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blanket in camp and pay it out to the different stockmen from whom he had purchased cattle. He would generally buy 200 or 300 head at a time. The cowmen would round up large herds at different times and Colonel Pierce would select what he wanted. We all looked upon him as a redeemer, and were glad to sell our cattle at any price as money was scarce in those reconstruction days before the northern trail started. Col. Pierce would sometimes stay in camp with us two or three days waiting to get the cattle shaped up. He was a great talker and would keep all the boys awake until midnight, laughing at his thrilling stories. He owned a large ranch on the coast, but his cattle were not fat and he would buy beeves to ship to Cuba, New Orleans and St. Louis, and he often came to Goliad, Bee, Live Oak and many other counties to get fat beeves. He kept this up until 1867, when the trail started north, and he became one of the biggest trail drivers of Texas, and became nationally known. During the money panic of 1873, which all old timers remember and but few operators survived, Colonel Shanghai Pierce pulled off some stunts that baffled the Yankees. He sent many herds up every year for several years from Matagorda county ranch in his straight mark and brand. His coast steers became known from the Rio Grande to the Canadian line as Shanghai Pierce's sea lions. Mr. Pierce was a loud talker, and no man who ever saw him or heard him talk, ever forgot his voice or appearance. He was a money maker, .empire builder, and a wonder to his friends and I believe to himself. His old ranch is now stocked with one of the best herds of Brahma cattle in the state, and is operated by Mr. A. P. Borden."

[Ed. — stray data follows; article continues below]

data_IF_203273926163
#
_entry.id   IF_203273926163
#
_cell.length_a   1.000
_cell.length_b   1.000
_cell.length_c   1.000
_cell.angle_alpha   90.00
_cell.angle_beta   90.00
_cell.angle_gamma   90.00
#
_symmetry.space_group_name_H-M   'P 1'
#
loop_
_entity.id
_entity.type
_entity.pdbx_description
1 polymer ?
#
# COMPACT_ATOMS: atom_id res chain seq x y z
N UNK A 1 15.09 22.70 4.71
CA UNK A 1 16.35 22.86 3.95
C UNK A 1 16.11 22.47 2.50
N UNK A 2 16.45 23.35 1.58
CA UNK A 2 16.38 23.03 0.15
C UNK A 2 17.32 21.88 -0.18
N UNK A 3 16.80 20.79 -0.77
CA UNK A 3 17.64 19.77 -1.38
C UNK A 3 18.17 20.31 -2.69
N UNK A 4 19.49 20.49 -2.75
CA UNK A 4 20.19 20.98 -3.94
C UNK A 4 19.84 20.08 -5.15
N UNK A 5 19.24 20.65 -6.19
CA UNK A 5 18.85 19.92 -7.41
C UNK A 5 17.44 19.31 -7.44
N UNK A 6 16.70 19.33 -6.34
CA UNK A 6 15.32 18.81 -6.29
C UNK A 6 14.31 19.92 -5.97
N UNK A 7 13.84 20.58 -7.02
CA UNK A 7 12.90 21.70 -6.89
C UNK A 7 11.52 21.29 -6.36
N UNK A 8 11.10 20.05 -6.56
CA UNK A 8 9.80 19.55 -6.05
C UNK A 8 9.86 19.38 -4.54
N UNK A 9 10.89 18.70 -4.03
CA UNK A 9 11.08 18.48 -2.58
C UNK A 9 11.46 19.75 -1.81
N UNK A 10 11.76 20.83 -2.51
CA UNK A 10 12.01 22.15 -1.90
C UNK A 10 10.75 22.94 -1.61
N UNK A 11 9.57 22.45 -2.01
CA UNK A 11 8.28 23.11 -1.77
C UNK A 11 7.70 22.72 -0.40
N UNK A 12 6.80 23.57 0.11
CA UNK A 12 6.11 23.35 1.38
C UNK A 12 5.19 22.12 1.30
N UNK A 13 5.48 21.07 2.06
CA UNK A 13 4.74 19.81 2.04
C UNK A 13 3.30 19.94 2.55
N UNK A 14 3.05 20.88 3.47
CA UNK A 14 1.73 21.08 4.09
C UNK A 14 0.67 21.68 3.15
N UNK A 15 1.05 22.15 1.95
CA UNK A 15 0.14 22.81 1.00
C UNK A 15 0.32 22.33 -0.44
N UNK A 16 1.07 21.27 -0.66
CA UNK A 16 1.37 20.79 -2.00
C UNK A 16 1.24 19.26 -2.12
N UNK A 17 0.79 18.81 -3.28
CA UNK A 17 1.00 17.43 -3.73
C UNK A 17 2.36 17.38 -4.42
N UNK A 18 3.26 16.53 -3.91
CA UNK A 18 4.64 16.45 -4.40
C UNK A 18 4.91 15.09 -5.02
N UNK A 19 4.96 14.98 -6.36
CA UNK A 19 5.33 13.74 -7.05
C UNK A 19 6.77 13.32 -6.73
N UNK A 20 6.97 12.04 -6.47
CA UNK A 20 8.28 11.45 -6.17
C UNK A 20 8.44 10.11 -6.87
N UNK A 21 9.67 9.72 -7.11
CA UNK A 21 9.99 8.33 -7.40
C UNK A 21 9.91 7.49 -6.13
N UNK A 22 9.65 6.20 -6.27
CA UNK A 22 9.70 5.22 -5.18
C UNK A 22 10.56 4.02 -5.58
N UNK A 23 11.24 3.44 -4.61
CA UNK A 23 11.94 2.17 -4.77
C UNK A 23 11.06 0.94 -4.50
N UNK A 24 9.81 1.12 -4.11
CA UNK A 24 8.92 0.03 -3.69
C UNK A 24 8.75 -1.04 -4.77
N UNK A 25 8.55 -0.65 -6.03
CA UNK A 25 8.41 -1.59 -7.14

J. D. (Dunn) Houston was born November 18, 1850, in Dewitt county, Texas, and died in San Antonio a few years ago. He was raised in the cattle business and